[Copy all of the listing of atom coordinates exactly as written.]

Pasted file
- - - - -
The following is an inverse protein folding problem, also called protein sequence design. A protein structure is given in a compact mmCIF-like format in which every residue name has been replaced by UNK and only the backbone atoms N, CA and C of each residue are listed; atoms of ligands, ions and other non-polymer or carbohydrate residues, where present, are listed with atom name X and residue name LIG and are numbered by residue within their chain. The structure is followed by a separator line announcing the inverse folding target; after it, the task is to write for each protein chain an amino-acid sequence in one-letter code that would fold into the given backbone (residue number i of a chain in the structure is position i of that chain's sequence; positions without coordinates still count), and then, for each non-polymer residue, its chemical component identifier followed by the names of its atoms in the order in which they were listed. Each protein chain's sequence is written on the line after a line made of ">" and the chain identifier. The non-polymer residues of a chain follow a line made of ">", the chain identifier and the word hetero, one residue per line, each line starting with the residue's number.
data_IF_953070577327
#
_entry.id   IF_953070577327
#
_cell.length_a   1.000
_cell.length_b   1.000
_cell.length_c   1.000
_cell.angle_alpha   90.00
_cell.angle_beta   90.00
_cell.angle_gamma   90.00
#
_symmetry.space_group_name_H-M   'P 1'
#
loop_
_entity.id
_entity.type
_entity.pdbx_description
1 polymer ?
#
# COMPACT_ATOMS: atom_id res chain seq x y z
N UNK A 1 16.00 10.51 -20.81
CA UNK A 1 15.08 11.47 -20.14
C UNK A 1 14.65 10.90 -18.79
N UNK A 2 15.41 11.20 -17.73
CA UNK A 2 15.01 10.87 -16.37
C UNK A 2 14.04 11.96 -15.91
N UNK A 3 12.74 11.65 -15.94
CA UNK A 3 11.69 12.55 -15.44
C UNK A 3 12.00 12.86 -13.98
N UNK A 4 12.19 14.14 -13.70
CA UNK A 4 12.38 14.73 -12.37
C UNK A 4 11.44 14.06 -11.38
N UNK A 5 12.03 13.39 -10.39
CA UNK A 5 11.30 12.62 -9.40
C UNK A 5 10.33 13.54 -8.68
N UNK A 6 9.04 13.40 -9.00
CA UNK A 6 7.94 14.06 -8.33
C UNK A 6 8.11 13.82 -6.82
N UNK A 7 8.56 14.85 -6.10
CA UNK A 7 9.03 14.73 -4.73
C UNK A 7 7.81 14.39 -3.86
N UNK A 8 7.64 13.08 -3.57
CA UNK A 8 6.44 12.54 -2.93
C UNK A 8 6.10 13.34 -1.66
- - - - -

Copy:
The following is an inverse protein folding problem, also called protein sequence design. A protein structure is given in a compact mmCIF-like format in which every residue name has been replaced by UNK and only the backbone atoms N, CA and C of each residue are listed; atoms of ligands, ions and other non-polymer or carbohydrate residues, where present, are listed with atom name X and residue name LIG and are numbered by residue within their chain. The structure is followed by a separator line announcing the inverse folding target; after it, the task is to write for each protein chain an amino-acid sequence in one-letter code that would fold into the given backbone (residue number i of a chain in the structure is position i of that chain's sequence; positions without coordinates still count), and then, for each non-polymer residue, its chemical component identifier followed by the names of its atoms in the order in which they were listed. Each protein chain's sequence is written on the line after a line made of ">" and the chain identifier. The non-polymer residues of a chain follow a line made of ">", the chain identifier and the word hetero, one residue per line, each line starting with the residue's number.
data_IF_953070577327
#
_entry.id   IF_953070577327
#
_cell.length_a   1.000
_cell.length_b   1.000
_cell.length_c   1.000
_cell.angle_alpha   90.00
_cell.angle_beta   90.00
_cell.angle_gamma   90.00
#
_symmetry.space_group_name_H-M   'P 1'
#
loop_
_entity.id
_entity.type
_entity.pdbx_description
1 polymer ?
#
# COMPACT_ATOMS: atom_id res chain seq x y z
N UNK A 1 16.00 10.51 -20.81
CA UNK A 1 15.08 11.47 -20.14
C UNK A 1 14.65 10.90 -18.79
N UNK A 2 15.41 11.20 -17.73
CA UNK A 2 15.01 10.87 -16.37
C UNK A 2 14.04 11.96 -15.91
N UNK A 3 12.74 11.65 -15.94
CA UNK A 3 11.69 12.55 -15.44
C UNK A 3 12.00 12.86 -13.98
N UNK A 4 12.19 14.14 -13.70
CA UNK A 4 12.38 14.73 -12.37
C UNK A 4 11.44 14.06 -11.38
N UNK A 5 12.03 13.39 -10.39
CA UNK A 5 11.30 12.62 -9.40
C UNK A 5 10.33 13.54 -8.68
N UNK A 6 9.04 13.40 -9.00
CA UNK A 6 7.94 14.06 -8.33
C UNK A 6 8.11 13.82 -6.82
N UNK A 7 8.56 14.85 -6.10
CA UNK A 7 9.03 14.73 -4.73
C UNK A 7 7.81 14.39 -3.86
N UNK A 8 7.64 13.08 -3.57
CA UNK A 8 6.44 12.54 -2.93
C UNK A 8 6.10 13.34 -1.66